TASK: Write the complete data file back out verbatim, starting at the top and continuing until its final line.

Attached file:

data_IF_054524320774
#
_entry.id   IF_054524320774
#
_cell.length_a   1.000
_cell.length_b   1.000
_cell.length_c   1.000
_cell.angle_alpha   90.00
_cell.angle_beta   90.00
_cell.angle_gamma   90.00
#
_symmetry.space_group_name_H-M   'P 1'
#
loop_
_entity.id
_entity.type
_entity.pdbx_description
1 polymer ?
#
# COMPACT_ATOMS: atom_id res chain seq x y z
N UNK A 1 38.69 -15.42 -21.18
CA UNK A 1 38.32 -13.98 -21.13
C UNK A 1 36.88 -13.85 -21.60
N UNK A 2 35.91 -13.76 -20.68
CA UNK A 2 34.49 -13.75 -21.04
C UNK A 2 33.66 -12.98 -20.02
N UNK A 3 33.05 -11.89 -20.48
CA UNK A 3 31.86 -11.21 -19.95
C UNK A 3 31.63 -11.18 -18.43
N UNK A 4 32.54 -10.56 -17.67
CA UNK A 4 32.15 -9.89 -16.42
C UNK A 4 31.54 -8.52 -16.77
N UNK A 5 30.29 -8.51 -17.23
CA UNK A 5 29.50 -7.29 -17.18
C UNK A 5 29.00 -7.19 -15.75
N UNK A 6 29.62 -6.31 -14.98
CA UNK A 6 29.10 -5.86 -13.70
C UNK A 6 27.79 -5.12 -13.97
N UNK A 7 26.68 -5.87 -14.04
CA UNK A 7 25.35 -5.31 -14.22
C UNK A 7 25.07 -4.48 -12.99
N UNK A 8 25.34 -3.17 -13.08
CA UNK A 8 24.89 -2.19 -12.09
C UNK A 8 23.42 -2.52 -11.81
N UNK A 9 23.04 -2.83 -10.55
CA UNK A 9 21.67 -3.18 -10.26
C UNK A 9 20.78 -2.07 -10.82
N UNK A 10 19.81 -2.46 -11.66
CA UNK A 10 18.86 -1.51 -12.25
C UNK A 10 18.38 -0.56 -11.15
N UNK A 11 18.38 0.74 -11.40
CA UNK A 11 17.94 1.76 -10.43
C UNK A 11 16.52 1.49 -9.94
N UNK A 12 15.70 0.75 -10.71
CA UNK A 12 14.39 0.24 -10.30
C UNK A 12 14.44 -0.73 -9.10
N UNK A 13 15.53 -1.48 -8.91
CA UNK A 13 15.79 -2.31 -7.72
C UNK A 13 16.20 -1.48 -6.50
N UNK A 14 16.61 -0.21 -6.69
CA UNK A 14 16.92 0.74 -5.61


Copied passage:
data_IF_054524320774
#
_entry.id   IF_054524320774
#
_cell.length_a   1.000
_cell.length_b   1.000
_cell.length_c   1.000
_cell.angle_alpha   90.00
_cell.angle_beta   90.00
_cell.angle_gamma   90.00
#
_symmetry.space_group_name_H-M   'P 1'
#
loop_
_entity.id
_entity.type
_entity.pdbx_description
1 polymer ?
#
# COMPACT_ATOMS: atom_id res chain seq x y z
N UNK A 1 38.69 -15.42 -21.18
CA UNK A 1 38.32 -13.98 -21.13
C UNK A 1 36.88 -13.85 -21.60
N UNK A 2 35.91 -13.76 -20.68
CA UNK A 2 34.49 -13.75 -21.04
C UNK A 2 33.66 -12.98 -20.02
N UNK A 3 33.05 -11.89 -20.48
CA UNK A 3 31.86 -11.21 -19.95
C UNK A 3 31.63 -11.18 -18.43
N UNK A 4 32.54 -10.56 -17.67
CA UNK A 4 32.15 -9.89 -16.42
C UNK A 4 31.54 -8.52 -16.77
N UNK A 5 30.29 -8.51 -17.23
CA UNK A 5 29.50 -7.29 -17.18
C UNK A 5 29.00 -7.19 -15.75
N UNK A 6 29.62 -6.31 -14.98
CA UNK A 6 29.10 -5.86 -13.70
C UNK A 6 27.79 -5.12 -13.97
N UNK A 7 26.68 -5.87 -14.04
CA UNK A 7 25.35 -5.31 -14.22
C UNK A 7 25.07 -4.48 -12.99
N UNK A 8 25.34 -3.17 -13.08
CA UNK A 8 24.89 -2.19 -12.09
C UNK A 8 23.42 -2.52 -11.81
N UNK A 9 23.04 -2.83 -10.55
CA UNK A 9 21.67 -3.18 -10.26
C UNK A 9 20.78 -2.07 -10.82
N UNK A 10 19.81 -2.46 -11.66
CA UNK A 10 18.86 -1.51 -12.25
C UNK A 10 18.38 -0.56 -11.15
N UNK A 11 18.38 0.74 -11.40
CA UNK A 11 17.94 1.76 -10.43
C UNK A 11 16.52 1.49 -9.94
N UNK A 12 15.70 0.75 -10.71
CA UNK A 12 14.39 0.24 -10.30
C UNK A 12 14.44 -0.73 -9.10
N UNK A 13 15.53 -1.48 -8.91
CA UNK A 13 15.79 -2.31 -7.72
C UNK A 13 16.20 -1.48 -6.50
N UNK A 14 16.61 -0.21 -6.69
CA UNK A 14 16.92 0.74 -5.61